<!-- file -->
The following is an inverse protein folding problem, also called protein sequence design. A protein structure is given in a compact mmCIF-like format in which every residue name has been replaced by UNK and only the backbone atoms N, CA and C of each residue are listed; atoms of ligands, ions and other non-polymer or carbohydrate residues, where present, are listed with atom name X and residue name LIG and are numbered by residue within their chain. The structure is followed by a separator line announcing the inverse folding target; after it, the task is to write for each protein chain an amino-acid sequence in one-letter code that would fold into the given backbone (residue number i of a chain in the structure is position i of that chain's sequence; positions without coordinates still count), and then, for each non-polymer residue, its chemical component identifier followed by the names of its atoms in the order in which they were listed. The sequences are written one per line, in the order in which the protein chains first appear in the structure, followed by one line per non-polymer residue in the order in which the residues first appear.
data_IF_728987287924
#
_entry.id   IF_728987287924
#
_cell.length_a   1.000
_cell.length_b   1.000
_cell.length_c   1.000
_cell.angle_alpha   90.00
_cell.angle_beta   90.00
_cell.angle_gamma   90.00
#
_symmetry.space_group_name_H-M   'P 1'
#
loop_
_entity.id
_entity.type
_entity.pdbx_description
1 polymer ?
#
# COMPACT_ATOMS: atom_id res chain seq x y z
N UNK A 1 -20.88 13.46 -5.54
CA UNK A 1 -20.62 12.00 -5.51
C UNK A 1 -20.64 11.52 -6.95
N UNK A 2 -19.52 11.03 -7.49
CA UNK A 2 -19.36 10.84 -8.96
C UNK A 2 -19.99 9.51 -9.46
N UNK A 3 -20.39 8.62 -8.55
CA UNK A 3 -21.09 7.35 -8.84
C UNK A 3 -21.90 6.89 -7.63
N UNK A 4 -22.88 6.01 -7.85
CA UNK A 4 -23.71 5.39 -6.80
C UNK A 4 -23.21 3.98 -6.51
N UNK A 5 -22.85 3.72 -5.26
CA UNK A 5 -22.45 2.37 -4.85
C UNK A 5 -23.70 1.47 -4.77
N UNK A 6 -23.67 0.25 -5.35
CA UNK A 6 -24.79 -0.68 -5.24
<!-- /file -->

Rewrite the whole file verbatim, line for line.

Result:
The following is an inverse protein folding problem, also called protein sequence design. A protein structure is given in a compact mmCIF-like format in which every residue name has been replaced by UNK and only the backbone atoms N, CA and C of each residue are listed; atoms of ligands, ions and other non-polymer or carbohydrate residues, where present, are listed with atom name X and residue name LIG and are numbered by residue within their chain. The structure is followed by a separator line announcing the inverse folding target; after it, the task is to write for each protein chain an amino-acid sequence in one-letter code that would fold into the given backbone (residue number i of a chain in the structure is position i of that chain's sequence; positions without coordinates still count), and then, for each non-polymer residue, its chemical component identifier followed by the names of its atoms in the order in which they were listed. The sequences are written one per line, in the order in which the protein chains first appear in the structure, followed by one line per non-polymer residue in the order in which the residues first appear.
data_IF_728987287924
#
_entry.id   IF_728987287924
#
_cell.length_a   1.000
_cell.length_b   1.000
_cell.length_c   1.000
_cell.angle_alpha   90.00
_cell.angle_beta   90.00
_cell.angle_gamma   90.00
#
_symmetry.space_group_name_H-M   'P 1'
#
loop_
_entity.id
_entity.type
_entity.pdbx_description
1 polymer ?
#
# COMPACT_ATOMS: atom_id res chain seq x y z
N UNK A 1 -20.88 13.46 -5.54
CA UNK A 1 -20.62 12.00 -5.51
C UNK A 1 -20.64 11.52 -6.95
N UNK A 2 -19.52 11.03 -7.49
CA UNK A 2 -19.36 10.84 -8.96
C UNK A 2 -19.99 9.51 -9.46
N UNK A 3 -20.39 8.62 -8.55
CA UNK A 3 -21.09 7.35 -8.84
C UNK A 3 -21.90 6.89 -7.63
N UNK A 4 -22.88 6.01 -7.85
CA UNK A 4 -23.71 5.39 -6.80
C UNK A 4 -23.21 3.98 -6.51
N UNK A 5 -22.85 3.72 -5.26
CA UNK A 5 -22.45 2.37 -4.85
C UNK A 5 -23.70 1.47 -4.77
N UNK A 6 -23.67 0.25 -5.35
CA UNK A 6 -24.79 -0.68 -5.24